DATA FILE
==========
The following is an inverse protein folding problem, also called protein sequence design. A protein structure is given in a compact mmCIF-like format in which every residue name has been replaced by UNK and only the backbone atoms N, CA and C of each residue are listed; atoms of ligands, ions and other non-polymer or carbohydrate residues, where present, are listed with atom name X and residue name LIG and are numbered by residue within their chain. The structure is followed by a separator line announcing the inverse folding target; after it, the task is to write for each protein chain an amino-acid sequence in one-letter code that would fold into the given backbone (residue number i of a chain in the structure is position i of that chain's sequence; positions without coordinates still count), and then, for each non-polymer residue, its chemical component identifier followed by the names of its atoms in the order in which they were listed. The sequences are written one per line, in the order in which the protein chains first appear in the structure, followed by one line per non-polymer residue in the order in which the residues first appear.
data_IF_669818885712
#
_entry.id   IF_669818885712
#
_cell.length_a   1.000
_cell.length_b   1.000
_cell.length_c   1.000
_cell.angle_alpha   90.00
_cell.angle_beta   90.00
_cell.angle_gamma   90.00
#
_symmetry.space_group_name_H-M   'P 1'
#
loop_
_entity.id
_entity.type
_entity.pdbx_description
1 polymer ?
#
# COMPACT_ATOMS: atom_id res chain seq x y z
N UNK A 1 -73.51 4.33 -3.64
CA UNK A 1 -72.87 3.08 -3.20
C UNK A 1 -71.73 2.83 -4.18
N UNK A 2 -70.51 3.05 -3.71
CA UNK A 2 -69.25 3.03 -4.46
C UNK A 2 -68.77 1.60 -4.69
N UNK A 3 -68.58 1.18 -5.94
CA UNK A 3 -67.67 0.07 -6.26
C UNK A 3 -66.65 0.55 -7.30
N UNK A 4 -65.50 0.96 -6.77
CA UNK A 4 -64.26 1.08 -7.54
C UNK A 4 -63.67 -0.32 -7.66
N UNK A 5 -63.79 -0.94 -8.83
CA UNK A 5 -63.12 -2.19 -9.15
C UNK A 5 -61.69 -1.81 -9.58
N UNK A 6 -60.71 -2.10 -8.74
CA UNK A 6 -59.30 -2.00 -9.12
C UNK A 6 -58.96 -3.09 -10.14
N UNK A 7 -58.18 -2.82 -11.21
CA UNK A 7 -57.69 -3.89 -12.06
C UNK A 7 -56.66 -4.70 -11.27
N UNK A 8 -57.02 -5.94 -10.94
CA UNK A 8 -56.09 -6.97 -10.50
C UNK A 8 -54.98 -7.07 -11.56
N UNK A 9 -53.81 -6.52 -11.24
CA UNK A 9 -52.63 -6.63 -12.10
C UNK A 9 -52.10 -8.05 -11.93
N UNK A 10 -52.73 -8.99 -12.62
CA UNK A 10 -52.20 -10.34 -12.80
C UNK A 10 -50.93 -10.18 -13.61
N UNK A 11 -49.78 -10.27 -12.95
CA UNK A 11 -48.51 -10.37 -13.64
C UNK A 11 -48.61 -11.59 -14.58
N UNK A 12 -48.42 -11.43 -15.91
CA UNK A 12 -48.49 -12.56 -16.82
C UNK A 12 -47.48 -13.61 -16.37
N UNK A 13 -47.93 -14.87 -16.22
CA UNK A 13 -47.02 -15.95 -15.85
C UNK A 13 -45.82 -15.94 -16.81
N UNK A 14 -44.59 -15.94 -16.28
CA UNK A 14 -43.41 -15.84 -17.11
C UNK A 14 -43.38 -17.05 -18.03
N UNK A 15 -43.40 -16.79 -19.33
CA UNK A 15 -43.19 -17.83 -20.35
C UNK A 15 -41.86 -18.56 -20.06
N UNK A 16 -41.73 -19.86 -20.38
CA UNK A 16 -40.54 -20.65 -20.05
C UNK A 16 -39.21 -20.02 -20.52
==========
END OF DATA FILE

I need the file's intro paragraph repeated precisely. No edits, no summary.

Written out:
The following is an inverse protein folding problem, also called protein sequence design. A protein structure is given in a compact mmCIF-like format in which every residue name has been replaced by UNK and only the backbone atoms N, CA and C of each residue are listed; atoms of ligands, ions and other non-polymer or carbohydrate residues, where present, are listed with atom name X and residue name LIG and are numbered by residue within their chain. The structure is followed by a separator line announcing the inverse folding target; after it, the task is to write for each protein chain an amino-acid sequence in one-letter code that would fold into the given backbone (residue number i of a chain in the structure is position i of that chain's sequence; positions without coordinates still count), and then, for each non-polymer residue, its chemical component identifier followed by the names of its atoms in the order in which they were listed. The sequences are written one per line, in the order in which the protein chains first appear in the structure, followed by one line per non-polymer residue in the order in which the residues first appear.